Results:

Realtors believed that homebuyers continue to rank affordability, safety and school quality higher than TND amenities. Developers reported numerous barriers to TNDs, including the inability to overcome governmental/political hurdles, lack of cooperation between government agencies, and lack of market demand. Yet, realtors believed clients are increasingly influenced by gas and oil prices, and developers reported that clients are looking for energy efficient homes, reduced commute time, and walkable neighborhoods. Respondents reported consumers are more interested in living in a TND than 5 years ago.

Conclusions:

Activity-friendly TNDs appear to be increasing in demand, but developers and realtors reported significant barriers to creating these communities.

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Stephanie Kneeshaw-Price, Brian Saelens, James Sallis, Karen Glanz, Lawrence Frank, Jacqueline Kerr, Peggy Hannon, David Grembowski, KC Gary Chan and Kelli Cain

Knowledge of where children are active may lead to more informed policies about how and where to intervene and improve physical activity. This study examined where children aged 6–11 were physically active using time-stamped accelerometer data and parent-reported place logs and assessed the association of physical-activity location variation with demographic factors. Children spent most time and did most physical activity at home and school. Although neighborhood time was limited, this time was more proportionally active than time in other locations (e.g., active 42.1% of time in neighborhood vs. 18.1% of time at home). Children with any neighborhood-based physical activity had higher average total physical activity. Policies and environments that encourage children to spend time outdoors in their neighborhoods could result in higher overall physical activity.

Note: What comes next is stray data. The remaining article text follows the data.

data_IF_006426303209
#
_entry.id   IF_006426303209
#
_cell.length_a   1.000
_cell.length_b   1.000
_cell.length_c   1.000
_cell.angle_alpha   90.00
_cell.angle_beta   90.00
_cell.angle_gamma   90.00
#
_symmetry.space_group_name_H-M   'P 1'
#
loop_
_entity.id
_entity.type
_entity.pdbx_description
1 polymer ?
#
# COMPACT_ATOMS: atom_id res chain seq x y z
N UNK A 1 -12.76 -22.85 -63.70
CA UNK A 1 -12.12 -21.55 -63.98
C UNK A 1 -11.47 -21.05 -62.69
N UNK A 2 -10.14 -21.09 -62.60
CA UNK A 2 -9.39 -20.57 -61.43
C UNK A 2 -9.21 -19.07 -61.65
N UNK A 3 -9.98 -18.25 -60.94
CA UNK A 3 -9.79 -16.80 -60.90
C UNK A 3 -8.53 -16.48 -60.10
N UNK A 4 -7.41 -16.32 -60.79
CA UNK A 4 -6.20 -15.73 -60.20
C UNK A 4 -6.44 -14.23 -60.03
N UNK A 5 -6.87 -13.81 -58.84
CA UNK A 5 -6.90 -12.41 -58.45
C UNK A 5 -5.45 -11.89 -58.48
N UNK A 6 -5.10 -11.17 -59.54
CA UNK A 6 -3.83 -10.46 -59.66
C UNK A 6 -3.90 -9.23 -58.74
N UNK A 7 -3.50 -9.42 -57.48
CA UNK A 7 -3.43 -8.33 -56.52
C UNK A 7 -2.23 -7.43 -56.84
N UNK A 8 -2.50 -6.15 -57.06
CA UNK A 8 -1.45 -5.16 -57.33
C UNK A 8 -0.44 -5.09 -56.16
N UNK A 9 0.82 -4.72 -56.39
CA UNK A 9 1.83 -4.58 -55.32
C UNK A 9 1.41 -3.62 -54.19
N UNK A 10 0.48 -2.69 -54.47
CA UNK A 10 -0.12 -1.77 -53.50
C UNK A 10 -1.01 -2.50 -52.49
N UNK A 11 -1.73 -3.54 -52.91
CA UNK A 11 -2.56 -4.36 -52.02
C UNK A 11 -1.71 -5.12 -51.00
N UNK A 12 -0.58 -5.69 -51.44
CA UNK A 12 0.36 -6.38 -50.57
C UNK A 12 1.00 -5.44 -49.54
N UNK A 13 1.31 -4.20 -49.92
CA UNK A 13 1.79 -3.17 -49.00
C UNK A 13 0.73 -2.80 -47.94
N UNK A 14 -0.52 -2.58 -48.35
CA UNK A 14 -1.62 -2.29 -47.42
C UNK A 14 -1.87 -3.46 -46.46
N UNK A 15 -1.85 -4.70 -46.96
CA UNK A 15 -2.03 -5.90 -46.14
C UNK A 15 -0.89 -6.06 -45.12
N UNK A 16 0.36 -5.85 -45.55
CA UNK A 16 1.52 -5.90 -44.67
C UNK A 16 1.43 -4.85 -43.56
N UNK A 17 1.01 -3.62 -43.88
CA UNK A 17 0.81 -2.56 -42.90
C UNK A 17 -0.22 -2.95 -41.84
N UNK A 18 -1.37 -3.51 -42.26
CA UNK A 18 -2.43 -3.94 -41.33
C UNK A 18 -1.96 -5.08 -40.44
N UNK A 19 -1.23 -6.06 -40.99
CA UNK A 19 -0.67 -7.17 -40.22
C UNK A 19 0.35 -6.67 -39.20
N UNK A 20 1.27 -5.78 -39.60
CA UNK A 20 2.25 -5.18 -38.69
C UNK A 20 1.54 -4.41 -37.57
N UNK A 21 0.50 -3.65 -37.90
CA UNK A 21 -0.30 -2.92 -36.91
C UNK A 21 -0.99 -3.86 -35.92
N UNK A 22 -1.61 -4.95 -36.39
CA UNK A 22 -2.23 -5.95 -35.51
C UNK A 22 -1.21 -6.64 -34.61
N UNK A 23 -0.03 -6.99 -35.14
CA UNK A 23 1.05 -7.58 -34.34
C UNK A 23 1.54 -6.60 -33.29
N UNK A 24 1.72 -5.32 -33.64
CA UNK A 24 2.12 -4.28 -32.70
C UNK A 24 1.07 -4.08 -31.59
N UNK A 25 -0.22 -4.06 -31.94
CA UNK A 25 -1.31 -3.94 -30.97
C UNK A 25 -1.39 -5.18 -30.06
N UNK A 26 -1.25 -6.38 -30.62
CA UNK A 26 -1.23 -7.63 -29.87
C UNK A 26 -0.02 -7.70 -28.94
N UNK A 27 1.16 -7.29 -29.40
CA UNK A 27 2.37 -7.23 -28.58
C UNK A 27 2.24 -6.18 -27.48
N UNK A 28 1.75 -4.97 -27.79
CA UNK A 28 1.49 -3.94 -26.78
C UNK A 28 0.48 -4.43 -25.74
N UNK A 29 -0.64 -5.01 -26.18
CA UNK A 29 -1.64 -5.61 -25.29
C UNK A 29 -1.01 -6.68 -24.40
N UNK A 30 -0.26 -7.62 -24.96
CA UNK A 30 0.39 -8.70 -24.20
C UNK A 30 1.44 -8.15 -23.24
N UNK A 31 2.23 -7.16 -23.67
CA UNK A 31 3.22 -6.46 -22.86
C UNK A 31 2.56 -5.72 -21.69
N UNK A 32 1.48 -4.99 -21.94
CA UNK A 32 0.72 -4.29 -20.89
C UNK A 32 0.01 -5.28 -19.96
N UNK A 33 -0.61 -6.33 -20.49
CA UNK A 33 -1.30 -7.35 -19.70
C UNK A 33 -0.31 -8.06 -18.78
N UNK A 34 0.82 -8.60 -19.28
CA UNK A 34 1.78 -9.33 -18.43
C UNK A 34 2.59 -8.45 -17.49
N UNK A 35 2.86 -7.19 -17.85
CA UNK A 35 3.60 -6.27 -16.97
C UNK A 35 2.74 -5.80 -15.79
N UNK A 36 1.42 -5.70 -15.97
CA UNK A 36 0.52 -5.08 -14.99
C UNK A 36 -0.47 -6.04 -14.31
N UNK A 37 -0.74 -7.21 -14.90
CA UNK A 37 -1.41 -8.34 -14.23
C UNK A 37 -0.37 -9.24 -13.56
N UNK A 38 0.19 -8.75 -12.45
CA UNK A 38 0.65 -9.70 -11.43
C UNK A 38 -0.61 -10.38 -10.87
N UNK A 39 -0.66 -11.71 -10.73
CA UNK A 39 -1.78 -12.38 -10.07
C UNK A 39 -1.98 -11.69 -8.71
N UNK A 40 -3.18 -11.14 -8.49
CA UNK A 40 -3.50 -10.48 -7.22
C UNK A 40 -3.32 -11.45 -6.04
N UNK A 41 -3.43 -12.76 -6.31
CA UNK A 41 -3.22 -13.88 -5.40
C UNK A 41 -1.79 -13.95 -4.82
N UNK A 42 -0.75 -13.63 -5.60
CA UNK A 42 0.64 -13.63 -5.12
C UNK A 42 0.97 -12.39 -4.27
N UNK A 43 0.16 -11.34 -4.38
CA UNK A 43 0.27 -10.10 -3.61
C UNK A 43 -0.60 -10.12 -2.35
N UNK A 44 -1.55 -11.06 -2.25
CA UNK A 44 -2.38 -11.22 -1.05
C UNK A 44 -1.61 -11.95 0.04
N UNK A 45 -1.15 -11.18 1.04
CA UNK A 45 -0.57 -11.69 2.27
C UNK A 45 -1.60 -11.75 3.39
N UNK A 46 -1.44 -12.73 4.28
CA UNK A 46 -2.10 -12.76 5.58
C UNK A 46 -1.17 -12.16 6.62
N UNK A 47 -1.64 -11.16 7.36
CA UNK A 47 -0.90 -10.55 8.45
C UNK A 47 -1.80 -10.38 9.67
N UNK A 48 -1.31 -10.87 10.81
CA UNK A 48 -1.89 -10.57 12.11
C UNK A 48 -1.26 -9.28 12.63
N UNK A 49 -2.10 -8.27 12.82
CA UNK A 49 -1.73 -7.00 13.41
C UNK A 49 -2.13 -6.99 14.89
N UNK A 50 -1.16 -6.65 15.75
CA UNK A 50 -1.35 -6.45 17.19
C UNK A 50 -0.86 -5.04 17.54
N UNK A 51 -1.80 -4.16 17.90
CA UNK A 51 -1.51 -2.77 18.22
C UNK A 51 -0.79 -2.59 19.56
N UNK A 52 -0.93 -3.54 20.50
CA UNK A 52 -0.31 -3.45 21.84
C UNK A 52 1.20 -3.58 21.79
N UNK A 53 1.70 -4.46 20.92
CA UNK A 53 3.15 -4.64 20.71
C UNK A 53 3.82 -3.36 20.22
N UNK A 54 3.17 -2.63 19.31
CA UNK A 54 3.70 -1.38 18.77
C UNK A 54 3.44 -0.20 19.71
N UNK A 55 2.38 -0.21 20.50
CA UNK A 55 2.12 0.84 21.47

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Christina M. Thornton, Kelli L. Cain, Terry L. Conway, Jacqueline Kerr, Brian E. Saelens, Lawrence D. Frank, Karen Glanz and James F. Sallis

Background:

The after-school period provides an opportune context for adolescent physical activity. This study examined how characteristics of after-school recreation environments related to adolescent physical activity.

Methods:

Participants were 889 adolescents aged 12 to 17 (mean = 14.1, SD = 1.4) from 2 US regions. Adolescents reported on whether their school offered after-school supervised physical activity, access to play areas/fields, and presence of sports facilities. Outcomes were accelerometer-measured after-school physical activity, reported physical activity on school grounds during nonschool hours, attainment of 60 minutes of daily physical activity excluding school physical education, and BMI-for-age z-score. Mixed regression models adjusted for study design, region, sex, age, ethnicity, vehicles/licensed drivers in household, and distance to school.